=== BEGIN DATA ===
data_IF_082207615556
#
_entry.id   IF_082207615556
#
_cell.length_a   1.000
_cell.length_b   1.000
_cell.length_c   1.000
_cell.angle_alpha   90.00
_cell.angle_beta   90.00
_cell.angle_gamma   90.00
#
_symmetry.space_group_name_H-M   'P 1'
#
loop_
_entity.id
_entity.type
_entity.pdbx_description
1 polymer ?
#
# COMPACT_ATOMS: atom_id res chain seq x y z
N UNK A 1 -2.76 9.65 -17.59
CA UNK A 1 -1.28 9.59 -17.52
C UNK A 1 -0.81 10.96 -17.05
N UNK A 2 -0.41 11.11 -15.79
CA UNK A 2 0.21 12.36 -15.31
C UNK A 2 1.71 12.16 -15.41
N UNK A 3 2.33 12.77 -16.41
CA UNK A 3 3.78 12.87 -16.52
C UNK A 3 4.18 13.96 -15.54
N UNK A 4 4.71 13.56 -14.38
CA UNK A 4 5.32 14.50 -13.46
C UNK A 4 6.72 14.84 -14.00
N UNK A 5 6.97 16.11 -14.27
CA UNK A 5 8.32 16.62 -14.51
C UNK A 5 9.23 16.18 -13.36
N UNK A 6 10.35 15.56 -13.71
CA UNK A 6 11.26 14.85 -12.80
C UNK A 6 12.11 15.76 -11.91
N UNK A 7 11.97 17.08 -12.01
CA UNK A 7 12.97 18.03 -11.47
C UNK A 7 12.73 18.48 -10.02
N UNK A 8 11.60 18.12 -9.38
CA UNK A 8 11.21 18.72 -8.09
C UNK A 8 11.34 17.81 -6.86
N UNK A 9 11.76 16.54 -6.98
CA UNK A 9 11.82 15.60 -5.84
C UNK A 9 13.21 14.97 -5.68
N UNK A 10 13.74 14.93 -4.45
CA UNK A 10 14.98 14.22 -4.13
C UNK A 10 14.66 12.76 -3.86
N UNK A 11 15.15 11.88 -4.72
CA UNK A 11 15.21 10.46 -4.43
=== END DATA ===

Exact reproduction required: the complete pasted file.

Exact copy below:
data_IF_082207615556
#
_entry.id   IF_082207615556
#
_cell.length_a   1.000
_cell.length_b   1.000
_cell.length_c   1.000
_cell.angle_alpha   90.00
_cell.angle_beta   90.00
_cell.angle_gamma   90.00
#
_symmetry.space_group_name_H-M   'P 1'
#
loop_
_entity.id
_entity.type
_entity.pdbx_description
1 polymer ?
#
# COMPACT_ATOMS: atom_id res chain seq x y z
N UNK A 1 -2.76 9.65 -17.59
CA UNK A 1 -1.28 9.59 -17.52
C UNK A 1 -0.81 10.96 -17.05
N UNK A 2 -0.41 11.11 -15.79
CA UNK A 2 0.21 12.36 -15.31
C UNK A 2 1.71 12.16 -15.41
N UNK A 3 2.33 12.77 -16.41
CA UNK A 3 3.78 12.87 -16.52
C UNK A 3 4.18 13.96 -15.54
N UNK A 4 4.71 13.56 -14.38
CA UNK A 4 5.32 14.50 -13.46
C UNK A 4 6.72 14.84 -14.00
N UNK A 5 6.97 16.11 -14.27
CA UNK A 5 8.32 16.62 -14.51
C UNK A 5 9.23 16.18 -13.36
N UNK A 6 10.35 15.56 -13.71
CA UNK A 6 11.26 14.85 -12.80
C UNK A 6 12.11 15.76 -11.91
N UNK A 7 11.97 17.08 -12.01
CA UNK A 7 12.97 18.03 -11.47
C UNK A 7 12.73 18.48 -10.02
N UNK A 8 11.60 18.12 -9.38
CA UNK A 8 11.21 18.72 -8.09
C UNK A 8 11.34 17.81 -6.86
N UNK A 9 11.76 16.54 -6.98
CA UNK A 9 11.82 15.60 -5.84
C UNK A 9 13.21 14.97 -5.68
N UNK A 10 13.74 14.93 -4.45
CA UNK A 10 14.98 14.22 -4.13
C UNK A 10 14.66 12.76 -3.86
N UNK A 11 15.15 11.88 -4.72
CA UNK A 11 15.21 10.46 -4.43